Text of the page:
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Home / Cricket / 2009 IPL hero, Kamran Khan eyeing a comeback

2009 IPL hero, Kamran Khan eyeing a comeback

Kamran, who last played a first-class match in 2013 at the Premier League Tournament at Colombo, has been practising hard since his return to home.

cricket Updated: Jul 13, 2020 23:58 IST
Sharad Deep
Sharad Deep
Lucknow
A file picture shoing Kamran Khan in action during an IPL game in 2009.
A file picture shoing Kamran Khan in action during an IPL game in 2009.(AFP)

Cricket is back in the dusty village of Nadwa Sarai in Mau district, almost 321-km from Uttar Pradesh’s state capital. A lot of activities, including cricketers practicing seam bowling, can be seen on a sprawling rooftop of a house located in the middle of the village. But these activities don’t disturb people living around as it’s a routine for them to see their hero Kamran Khan practising. Kamran rose to fame in 2009 because of IPL.

Watching Khan bowl toe-crushing yorkers with two young boys on the other side of the wickets to collect those ball has been a routine affair for a dozen budding bowlers, who dream to copy the left-arm seamer, who had not only bowled the first-ever Super Over in the history of the cash-rich Indian Premier League, but also dismissed the set batsman Sourav Ganguly to ensure Rajasthan Royals’ win against Kolkata Knight Riders in South Africa.

“That’s the best day of my life in the game and I can’t even stop myself remembering those moments even now. I wish to do it again in the IPL and that’s what I feel now is my last dream to relish,” Khan says on Friday with a confidence in his voice that he is raring for a comeback in the game, especially with his home team Uttar Pradesh.

“I still remember the day when captain Shane Warne me threw the ball to me and asked to do my best. I was just 18 then and I suddenly found myself in a fix as KKR needed just seven off the last over and Dada (Ganguly) was at the crease,” he said. “Somehow I managed to gather my confidence and stopped my bubbling heart and just thought to do my best. God was with me as I conceded just six runs, forcing for the first-ever Super Over and then rest was the history.”

“The tracks of the Newlands in South Africa where I bowled that over still remind me that what I could achieve in the game on that day. Warne has still been a role model and I just remember his faith which he put in me on that day,” said Khan, 29.

Kamran, who last played a first-class match in 2013 at the Premier League Tournament at Colombo, has been practising hard since his return to home in the Unlock 1.0 as he was denied training at the parking of his society building in the Saki Naka area in Mumbai during the lockdown. “After a few days, residents objected to my bowling in the parking of the society so I was just waiting for an opportunity to come back home. I drove all the way from Mumbai to home and now even playing cricket in the nearby ground along with my cousins and brothers.”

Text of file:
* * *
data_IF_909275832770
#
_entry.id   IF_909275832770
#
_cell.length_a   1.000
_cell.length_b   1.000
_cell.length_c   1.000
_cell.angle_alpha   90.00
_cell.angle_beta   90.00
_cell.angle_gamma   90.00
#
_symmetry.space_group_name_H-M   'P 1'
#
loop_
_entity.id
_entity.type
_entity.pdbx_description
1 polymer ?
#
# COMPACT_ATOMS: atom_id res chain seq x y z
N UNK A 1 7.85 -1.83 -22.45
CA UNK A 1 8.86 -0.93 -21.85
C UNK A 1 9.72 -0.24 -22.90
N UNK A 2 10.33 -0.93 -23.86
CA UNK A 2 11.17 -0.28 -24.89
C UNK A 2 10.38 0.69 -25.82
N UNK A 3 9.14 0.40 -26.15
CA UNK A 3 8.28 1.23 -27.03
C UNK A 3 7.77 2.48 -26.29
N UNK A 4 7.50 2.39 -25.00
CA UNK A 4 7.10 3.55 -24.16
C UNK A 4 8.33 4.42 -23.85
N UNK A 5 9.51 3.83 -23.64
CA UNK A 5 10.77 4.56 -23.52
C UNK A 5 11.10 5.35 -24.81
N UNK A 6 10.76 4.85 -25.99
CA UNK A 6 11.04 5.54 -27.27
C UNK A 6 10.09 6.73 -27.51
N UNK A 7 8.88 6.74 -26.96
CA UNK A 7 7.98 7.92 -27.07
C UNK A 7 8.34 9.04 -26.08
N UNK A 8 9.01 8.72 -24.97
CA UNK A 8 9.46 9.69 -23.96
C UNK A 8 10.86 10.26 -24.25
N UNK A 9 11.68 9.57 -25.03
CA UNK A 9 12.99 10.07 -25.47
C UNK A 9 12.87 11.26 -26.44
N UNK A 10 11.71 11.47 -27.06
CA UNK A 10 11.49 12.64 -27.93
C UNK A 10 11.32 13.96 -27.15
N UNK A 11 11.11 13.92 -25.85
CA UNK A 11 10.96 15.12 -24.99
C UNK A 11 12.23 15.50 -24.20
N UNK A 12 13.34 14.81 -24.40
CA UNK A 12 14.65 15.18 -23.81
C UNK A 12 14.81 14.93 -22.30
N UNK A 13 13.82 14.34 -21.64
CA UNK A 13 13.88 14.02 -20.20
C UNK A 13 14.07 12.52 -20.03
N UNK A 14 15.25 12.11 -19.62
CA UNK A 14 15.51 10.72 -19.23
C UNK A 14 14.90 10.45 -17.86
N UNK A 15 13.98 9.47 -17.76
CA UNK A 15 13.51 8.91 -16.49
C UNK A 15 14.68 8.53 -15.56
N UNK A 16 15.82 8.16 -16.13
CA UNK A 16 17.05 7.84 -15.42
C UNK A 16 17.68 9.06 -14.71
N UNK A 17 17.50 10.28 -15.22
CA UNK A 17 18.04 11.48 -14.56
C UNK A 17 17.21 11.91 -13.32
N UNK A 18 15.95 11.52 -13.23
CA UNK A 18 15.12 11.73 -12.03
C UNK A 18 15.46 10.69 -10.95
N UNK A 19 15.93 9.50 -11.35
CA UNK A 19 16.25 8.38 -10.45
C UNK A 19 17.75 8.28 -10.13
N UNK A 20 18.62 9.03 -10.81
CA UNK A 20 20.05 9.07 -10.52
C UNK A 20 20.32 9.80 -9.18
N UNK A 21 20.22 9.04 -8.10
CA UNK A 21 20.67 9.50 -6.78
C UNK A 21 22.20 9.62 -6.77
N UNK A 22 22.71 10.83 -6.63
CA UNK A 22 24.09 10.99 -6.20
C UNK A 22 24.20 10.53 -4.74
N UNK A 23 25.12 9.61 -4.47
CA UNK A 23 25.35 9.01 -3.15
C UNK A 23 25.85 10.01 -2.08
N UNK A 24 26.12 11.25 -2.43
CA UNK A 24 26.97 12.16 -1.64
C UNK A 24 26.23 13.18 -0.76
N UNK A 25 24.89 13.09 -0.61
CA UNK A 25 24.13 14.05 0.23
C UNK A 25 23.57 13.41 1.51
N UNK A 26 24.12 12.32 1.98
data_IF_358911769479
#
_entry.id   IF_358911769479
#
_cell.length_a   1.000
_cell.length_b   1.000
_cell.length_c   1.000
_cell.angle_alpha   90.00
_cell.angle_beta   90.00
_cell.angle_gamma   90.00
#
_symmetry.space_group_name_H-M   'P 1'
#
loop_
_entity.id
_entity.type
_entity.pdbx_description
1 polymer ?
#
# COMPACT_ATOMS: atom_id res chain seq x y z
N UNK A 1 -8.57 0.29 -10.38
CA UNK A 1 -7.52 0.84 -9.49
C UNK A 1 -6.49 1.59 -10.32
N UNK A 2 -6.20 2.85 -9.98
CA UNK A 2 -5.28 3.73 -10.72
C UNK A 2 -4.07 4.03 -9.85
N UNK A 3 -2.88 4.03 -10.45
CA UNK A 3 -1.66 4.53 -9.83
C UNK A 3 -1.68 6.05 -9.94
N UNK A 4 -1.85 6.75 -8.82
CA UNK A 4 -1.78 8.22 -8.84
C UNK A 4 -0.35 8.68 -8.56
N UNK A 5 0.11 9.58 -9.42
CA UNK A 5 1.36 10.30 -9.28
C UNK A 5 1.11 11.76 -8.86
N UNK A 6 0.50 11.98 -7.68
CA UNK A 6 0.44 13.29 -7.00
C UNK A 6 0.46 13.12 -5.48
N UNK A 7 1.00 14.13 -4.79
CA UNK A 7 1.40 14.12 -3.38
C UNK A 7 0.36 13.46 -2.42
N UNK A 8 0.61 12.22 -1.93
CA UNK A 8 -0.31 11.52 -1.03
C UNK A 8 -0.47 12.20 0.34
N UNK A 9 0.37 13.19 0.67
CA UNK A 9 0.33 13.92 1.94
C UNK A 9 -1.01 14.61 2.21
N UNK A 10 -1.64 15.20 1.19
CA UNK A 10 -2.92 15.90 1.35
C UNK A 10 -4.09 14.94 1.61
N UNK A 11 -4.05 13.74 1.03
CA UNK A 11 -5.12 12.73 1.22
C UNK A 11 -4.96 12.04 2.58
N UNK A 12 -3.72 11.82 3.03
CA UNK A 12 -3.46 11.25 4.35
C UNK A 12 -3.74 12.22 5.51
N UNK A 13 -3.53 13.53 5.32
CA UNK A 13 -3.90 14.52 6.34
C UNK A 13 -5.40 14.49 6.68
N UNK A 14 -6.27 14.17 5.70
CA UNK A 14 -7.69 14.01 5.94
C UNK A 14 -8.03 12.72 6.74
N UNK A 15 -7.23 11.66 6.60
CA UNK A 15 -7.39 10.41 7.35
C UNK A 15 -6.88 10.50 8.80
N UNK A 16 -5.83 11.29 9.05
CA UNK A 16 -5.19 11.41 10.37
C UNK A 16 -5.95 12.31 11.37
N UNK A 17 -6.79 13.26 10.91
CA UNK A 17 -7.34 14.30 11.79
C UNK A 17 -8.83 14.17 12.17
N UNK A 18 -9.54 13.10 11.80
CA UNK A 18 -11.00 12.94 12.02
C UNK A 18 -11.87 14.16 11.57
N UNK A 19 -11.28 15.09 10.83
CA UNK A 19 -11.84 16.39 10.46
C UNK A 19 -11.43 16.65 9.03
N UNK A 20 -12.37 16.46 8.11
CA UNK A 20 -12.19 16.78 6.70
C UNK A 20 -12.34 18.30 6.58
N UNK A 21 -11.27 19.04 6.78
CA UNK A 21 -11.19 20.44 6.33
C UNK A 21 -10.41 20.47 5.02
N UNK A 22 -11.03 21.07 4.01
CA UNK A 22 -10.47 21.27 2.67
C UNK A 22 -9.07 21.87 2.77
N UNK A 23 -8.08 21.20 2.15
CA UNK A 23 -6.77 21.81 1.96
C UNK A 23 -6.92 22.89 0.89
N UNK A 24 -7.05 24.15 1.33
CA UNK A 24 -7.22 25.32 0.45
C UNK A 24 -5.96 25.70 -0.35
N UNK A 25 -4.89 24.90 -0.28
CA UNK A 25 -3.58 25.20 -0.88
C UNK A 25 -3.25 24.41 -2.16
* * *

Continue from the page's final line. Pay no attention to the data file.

Son of a woodcutter, Khan, however, refused to accept that while staying away from regular cricket, he was doing farming at home. “It’s all baseless reports about me. I never tried my hands on farming and most of the time kept playing professional cricket for some of the other organisations in Mumbai,” he said.

He also accepted that there were some minor problems with his bowling action and it was duly corrected in the due course of time. “I was picked up by the Rajasthan Royals in the trials at Mumbai when I was bowling 145 km plus speed, and I still feel the same fire power in me. Now days, I am bowling 140 kph and hope to cross 145 kph soon.”

“I wish to start my cricket journey once again and that’s why I am working hard on my fitness and accuracy to bowl toe-crushing Yorkers as they are the ultimate weapon in the Twenty20 game. I could play just two matches for Uttar Pradesh and that too in the shorter version of the game, but now I wish to play the longer version too,” he said, adding, “Certainly, I will be trying my luck at the trials in the upcoming season and would also make effort to stage a comeback in the IPL.”

However, Kamran, who has just 17 wickets, including 12 in the T20 games in as many as 13 matches so far, accepted that leaving Rajasthan Royals and joining the Pune Warriors was the biggest-ever mistake of his cricketing career. “I could have stayed on with Royals if I had not decided to join the Warriors. It was the biggest mistake of my career.”

“Over the last few years, I have seen many ups and downs in my life and every time I learnt something with whatever happened to me. I was banned for my suspect action, but a spell of rehabilitation helped me correct my action. Now, it’s time to show the world that neither I am down nor out, I am back again,” said Khan, who could play just one match for Pune Warriors after switching from Royals and was thrashed for 37 runs in his first two overs against Royal Challengers Bangalore in 2011.

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